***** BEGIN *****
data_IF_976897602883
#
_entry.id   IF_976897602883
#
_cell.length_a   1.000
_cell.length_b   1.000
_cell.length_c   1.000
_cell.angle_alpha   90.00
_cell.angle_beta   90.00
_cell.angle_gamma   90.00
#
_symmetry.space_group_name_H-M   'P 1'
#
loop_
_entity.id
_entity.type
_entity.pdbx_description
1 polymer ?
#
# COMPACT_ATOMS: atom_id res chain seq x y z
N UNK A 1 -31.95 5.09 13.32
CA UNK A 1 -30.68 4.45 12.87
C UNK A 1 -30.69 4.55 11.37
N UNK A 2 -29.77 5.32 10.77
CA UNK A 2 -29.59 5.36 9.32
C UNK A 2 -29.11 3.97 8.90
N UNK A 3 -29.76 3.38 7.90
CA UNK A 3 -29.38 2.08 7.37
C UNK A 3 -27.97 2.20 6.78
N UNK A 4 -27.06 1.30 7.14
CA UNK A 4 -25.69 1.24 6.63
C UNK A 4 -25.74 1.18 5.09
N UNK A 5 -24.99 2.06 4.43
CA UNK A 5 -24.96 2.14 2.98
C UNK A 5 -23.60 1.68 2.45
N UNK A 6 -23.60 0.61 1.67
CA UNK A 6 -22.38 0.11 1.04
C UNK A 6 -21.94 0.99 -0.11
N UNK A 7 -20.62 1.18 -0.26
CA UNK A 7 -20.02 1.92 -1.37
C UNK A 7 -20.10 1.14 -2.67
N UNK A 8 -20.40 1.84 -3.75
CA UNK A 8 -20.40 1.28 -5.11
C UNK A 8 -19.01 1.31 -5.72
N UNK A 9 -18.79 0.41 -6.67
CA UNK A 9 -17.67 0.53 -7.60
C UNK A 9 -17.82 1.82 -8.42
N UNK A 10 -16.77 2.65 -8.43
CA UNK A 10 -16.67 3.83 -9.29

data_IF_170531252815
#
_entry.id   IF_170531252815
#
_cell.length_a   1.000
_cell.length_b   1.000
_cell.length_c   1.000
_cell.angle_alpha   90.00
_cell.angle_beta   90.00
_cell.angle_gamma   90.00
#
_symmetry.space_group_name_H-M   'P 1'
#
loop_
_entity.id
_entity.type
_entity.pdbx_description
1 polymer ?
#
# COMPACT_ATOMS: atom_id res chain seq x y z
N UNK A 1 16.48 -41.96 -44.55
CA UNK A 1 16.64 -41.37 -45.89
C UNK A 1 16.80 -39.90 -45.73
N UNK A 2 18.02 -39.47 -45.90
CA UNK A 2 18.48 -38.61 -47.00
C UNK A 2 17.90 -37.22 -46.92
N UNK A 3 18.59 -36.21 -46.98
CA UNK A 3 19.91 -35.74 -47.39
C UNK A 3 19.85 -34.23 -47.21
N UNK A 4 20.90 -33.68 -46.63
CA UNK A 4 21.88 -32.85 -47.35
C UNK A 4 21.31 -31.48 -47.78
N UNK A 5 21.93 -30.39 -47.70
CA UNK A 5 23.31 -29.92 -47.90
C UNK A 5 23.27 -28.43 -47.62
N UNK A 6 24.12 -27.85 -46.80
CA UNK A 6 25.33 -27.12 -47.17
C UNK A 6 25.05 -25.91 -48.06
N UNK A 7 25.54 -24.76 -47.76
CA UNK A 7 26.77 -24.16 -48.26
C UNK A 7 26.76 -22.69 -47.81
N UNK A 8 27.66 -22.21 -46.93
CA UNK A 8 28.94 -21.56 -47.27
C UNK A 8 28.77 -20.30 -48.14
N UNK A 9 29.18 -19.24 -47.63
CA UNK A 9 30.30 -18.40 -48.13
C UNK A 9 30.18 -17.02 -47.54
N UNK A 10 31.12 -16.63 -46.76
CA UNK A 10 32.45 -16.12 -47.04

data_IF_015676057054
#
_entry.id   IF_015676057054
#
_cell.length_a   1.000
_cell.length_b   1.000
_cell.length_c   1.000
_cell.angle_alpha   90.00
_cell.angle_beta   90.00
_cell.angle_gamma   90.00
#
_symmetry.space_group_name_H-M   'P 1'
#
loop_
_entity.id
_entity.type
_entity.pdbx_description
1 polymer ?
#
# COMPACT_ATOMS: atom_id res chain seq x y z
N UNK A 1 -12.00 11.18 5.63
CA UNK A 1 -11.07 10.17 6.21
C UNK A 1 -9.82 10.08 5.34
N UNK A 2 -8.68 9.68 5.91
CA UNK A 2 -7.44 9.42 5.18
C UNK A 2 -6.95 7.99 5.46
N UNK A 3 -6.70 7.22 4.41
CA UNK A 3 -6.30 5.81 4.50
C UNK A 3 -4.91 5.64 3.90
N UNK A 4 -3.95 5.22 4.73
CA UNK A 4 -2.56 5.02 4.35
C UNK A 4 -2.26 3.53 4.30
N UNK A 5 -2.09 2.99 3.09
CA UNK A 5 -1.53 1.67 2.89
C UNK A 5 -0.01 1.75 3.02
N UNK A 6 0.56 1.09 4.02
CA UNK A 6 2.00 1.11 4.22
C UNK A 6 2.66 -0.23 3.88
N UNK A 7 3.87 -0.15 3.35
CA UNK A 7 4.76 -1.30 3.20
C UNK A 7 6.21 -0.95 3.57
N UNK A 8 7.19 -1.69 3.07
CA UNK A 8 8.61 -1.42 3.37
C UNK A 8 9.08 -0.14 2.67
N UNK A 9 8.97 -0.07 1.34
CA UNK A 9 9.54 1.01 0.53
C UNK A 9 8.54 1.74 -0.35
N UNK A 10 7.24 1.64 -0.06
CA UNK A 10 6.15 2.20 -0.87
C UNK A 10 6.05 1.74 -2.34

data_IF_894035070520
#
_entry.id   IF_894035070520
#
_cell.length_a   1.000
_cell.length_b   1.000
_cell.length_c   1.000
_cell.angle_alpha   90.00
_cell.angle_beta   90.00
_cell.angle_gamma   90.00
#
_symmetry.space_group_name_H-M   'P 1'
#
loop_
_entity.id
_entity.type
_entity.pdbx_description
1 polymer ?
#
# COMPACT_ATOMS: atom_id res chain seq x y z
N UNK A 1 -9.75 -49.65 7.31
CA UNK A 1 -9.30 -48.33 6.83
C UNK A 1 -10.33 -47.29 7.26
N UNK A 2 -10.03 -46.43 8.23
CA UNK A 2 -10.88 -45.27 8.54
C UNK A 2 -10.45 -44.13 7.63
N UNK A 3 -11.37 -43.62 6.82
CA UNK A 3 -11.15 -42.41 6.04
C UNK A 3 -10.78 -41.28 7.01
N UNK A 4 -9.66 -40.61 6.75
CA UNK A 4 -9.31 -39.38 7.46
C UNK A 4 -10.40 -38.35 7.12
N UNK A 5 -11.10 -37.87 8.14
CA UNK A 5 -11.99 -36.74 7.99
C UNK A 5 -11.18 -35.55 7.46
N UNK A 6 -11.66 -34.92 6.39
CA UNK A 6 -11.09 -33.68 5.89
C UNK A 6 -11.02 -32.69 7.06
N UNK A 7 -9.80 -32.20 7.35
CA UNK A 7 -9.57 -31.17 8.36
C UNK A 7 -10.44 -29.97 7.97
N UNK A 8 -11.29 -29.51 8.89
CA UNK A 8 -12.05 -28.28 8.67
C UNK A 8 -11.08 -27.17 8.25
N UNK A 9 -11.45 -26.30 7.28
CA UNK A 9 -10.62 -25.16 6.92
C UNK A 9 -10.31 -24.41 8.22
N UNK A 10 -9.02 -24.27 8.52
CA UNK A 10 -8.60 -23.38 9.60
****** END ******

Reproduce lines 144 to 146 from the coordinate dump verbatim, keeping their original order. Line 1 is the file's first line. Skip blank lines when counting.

CA UNK A 9 9.54 1.01 0.53
C UNK A 9 8.54 1.74 -0.35
N UNK A 10 7.24 1.64 -0.06